Genever’s modern resurgence can likely be credited to Bols, which brought “the original spirit of Amsterdam” — dating back to the 1500s — back to the market in 2008. Since then, you can’t get away from one genever-based cocktail or another, though many find genever to be a distinctly acquired taste.
What’s genever? While it’s often lumped with gin and is considered a predecessor of the modern spirit, genever is a different animal, traditionally made from a mash of malt barley of some kind instead of, like gin, grain neutral spirit. To temper the rough flavors, genever was infused with juniper berries (hence the gin connection), along with other herbs. Genever gets its name directly from juniper.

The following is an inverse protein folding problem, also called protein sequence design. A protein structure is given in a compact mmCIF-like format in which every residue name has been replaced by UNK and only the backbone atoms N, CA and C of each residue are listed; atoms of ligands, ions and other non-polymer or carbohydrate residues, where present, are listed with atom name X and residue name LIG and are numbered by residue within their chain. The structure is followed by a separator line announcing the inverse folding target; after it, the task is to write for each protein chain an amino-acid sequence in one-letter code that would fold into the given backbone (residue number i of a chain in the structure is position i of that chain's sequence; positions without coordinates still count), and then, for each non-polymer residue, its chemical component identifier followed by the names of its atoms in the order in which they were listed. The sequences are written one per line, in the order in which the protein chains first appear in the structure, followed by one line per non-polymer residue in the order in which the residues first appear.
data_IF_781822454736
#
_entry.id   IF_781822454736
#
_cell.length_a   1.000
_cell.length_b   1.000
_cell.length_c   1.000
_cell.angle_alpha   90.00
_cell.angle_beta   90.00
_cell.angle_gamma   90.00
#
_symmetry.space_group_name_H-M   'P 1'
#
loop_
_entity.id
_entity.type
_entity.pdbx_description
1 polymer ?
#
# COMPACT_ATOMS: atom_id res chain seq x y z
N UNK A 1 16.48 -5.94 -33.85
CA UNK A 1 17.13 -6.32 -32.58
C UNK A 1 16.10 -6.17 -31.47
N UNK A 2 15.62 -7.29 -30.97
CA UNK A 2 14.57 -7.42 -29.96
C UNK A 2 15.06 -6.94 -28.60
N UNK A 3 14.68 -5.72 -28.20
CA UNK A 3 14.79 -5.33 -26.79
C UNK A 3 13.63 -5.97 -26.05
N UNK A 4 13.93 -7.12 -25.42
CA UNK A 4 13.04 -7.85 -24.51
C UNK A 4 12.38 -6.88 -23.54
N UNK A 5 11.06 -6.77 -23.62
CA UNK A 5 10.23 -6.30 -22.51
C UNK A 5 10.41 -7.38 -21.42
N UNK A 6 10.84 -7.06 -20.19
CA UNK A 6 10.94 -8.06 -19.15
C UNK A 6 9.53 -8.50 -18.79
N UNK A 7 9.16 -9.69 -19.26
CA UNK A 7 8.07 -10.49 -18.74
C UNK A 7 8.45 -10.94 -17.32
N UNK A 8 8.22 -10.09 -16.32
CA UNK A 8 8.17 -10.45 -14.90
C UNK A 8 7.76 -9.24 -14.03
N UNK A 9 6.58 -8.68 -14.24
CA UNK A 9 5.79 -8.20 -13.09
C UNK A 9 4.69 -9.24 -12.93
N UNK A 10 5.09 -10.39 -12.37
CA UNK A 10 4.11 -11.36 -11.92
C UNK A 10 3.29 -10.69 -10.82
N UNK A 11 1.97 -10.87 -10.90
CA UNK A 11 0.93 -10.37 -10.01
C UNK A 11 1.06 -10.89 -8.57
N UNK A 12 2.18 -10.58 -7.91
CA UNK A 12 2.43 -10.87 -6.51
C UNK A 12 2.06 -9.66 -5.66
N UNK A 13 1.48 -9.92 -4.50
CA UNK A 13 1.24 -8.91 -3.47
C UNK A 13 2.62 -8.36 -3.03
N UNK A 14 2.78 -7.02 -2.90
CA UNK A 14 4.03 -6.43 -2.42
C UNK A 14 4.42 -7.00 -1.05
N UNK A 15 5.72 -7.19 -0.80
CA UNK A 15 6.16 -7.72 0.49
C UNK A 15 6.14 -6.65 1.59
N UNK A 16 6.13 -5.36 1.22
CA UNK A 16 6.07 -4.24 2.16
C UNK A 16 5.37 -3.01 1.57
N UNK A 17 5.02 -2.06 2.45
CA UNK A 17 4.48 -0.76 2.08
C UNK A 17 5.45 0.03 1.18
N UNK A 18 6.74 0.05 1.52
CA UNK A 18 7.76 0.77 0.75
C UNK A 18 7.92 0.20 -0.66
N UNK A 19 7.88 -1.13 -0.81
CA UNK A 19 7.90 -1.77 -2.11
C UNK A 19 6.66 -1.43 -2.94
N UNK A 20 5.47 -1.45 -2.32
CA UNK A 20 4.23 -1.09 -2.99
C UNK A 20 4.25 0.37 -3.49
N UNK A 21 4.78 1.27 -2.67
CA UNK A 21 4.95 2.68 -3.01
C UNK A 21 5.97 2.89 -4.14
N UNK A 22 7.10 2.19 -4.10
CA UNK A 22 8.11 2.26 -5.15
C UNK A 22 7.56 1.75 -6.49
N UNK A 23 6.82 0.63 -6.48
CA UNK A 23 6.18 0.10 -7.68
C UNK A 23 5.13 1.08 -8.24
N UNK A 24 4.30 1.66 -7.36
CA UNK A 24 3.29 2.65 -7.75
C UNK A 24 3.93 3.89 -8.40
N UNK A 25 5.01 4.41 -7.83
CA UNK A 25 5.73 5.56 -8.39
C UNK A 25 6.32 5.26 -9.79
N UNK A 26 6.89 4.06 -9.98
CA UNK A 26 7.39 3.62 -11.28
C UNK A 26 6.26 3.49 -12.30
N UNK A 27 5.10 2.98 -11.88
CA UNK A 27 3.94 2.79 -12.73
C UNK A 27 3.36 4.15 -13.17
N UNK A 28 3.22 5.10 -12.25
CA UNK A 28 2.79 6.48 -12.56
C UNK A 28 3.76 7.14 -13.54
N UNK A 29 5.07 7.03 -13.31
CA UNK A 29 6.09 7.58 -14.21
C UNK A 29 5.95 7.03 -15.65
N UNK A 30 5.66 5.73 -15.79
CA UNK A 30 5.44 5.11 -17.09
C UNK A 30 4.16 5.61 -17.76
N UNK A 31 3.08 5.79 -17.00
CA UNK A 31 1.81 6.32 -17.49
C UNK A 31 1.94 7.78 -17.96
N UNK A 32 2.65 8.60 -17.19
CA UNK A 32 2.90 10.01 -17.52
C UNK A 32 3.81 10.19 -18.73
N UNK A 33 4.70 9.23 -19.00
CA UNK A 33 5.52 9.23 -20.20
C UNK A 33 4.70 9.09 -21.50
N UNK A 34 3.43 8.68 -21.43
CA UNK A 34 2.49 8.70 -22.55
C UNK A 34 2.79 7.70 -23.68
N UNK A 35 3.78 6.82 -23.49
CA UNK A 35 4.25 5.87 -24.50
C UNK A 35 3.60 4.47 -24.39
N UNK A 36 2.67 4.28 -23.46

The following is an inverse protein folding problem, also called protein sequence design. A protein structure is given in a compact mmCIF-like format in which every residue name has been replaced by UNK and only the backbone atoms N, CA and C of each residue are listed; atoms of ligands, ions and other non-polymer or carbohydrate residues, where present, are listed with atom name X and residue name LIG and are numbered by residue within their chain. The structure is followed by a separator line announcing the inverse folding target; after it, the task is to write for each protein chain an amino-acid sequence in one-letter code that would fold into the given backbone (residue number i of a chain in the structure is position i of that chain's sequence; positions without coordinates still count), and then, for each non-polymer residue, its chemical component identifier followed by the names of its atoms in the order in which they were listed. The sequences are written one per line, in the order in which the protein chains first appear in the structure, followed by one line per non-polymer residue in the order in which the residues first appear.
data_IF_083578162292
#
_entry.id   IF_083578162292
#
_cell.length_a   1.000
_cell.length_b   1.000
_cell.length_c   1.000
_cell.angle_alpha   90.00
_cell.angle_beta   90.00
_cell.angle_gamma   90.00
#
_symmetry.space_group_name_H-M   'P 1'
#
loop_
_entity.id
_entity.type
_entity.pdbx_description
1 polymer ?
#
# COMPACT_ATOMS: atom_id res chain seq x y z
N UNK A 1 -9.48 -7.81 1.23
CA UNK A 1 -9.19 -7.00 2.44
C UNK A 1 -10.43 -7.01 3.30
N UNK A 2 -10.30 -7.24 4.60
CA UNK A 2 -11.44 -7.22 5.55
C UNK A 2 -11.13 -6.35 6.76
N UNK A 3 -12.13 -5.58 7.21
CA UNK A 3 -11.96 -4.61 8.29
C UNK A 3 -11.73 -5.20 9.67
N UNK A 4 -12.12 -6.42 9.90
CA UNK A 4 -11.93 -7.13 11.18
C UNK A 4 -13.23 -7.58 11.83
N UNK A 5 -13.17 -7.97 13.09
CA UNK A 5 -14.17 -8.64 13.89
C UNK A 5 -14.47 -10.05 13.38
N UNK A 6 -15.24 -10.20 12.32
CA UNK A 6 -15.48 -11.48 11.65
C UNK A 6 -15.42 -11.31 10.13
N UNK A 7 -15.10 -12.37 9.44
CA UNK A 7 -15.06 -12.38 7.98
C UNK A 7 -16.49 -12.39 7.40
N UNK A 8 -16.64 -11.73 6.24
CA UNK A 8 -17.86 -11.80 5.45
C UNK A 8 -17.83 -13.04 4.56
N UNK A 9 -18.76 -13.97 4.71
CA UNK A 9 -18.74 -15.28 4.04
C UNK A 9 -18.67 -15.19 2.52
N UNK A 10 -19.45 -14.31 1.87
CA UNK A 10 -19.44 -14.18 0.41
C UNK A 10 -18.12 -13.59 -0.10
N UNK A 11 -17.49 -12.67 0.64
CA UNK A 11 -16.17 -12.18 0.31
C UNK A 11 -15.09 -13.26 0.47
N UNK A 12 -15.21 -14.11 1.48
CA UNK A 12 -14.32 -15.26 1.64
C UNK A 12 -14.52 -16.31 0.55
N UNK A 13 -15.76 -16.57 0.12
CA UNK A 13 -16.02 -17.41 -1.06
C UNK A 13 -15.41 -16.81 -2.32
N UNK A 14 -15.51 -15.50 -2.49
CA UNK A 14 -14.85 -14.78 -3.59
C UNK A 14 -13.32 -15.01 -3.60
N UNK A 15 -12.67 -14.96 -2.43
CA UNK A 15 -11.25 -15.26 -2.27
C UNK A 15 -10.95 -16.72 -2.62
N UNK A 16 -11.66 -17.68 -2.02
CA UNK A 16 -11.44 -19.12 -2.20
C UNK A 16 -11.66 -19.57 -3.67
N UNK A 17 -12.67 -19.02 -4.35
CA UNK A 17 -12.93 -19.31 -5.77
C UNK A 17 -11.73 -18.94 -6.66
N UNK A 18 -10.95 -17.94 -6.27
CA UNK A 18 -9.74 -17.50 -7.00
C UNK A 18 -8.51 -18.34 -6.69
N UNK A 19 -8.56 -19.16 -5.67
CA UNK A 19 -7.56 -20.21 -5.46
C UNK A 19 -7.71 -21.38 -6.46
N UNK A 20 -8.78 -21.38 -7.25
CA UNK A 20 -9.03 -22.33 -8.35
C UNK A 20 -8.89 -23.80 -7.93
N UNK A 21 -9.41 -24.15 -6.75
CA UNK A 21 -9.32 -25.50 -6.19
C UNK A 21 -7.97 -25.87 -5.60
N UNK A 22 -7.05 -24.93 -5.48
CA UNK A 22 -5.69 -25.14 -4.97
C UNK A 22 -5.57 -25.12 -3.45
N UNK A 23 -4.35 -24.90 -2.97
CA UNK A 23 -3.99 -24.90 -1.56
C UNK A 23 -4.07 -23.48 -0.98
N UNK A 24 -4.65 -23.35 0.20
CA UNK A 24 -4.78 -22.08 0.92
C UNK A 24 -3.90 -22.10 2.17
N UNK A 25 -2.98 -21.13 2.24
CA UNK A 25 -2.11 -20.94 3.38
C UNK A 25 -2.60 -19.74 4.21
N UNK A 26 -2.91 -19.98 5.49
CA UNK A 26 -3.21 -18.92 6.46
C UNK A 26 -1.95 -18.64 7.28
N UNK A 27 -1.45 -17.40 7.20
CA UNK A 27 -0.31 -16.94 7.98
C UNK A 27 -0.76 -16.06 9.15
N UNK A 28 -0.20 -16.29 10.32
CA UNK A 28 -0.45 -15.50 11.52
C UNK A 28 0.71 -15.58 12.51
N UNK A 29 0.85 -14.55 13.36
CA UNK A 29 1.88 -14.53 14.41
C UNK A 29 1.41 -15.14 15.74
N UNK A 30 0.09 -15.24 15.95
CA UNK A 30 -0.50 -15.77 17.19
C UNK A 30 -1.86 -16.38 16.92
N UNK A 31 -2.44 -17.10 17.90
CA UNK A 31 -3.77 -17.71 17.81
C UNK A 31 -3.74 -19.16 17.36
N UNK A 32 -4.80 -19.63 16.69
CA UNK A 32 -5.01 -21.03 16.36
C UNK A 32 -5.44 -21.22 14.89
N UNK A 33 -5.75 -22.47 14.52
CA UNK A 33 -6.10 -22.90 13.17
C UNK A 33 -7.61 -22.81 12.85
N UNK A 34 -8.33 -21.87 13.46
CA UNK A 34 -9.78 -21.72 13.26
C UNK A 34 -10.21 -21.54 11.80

Today, genever is made in a number of very different styles, but it’s really closer to a flavored white whiskey than anything else. It can be extremely pungent, or fairly neutral in flavor. It can also be bottled unaged or after spending time in barrel.
So let’s give the original a try.
The nose of Bols Genever is on the neutral side — and nothing like gin — lightly biscuity, with a moderate earthiness to it. It’s tough to nail down these aromas perfectly, but it’s got a hint of barnyard, notes of baled hay, and some weedy greenness, all at once. The palate is dominated more by notes of leather and mushroom — again, not much juniper here — though those toasted grains make a significant impact, falling somewhere between malt syrup and burnt toast. The finish sees more of the herbal elements emerging — though here they come across as dried and a bit musty — but ultimately the more raw flavors of the underlying spirit are hard to overcome.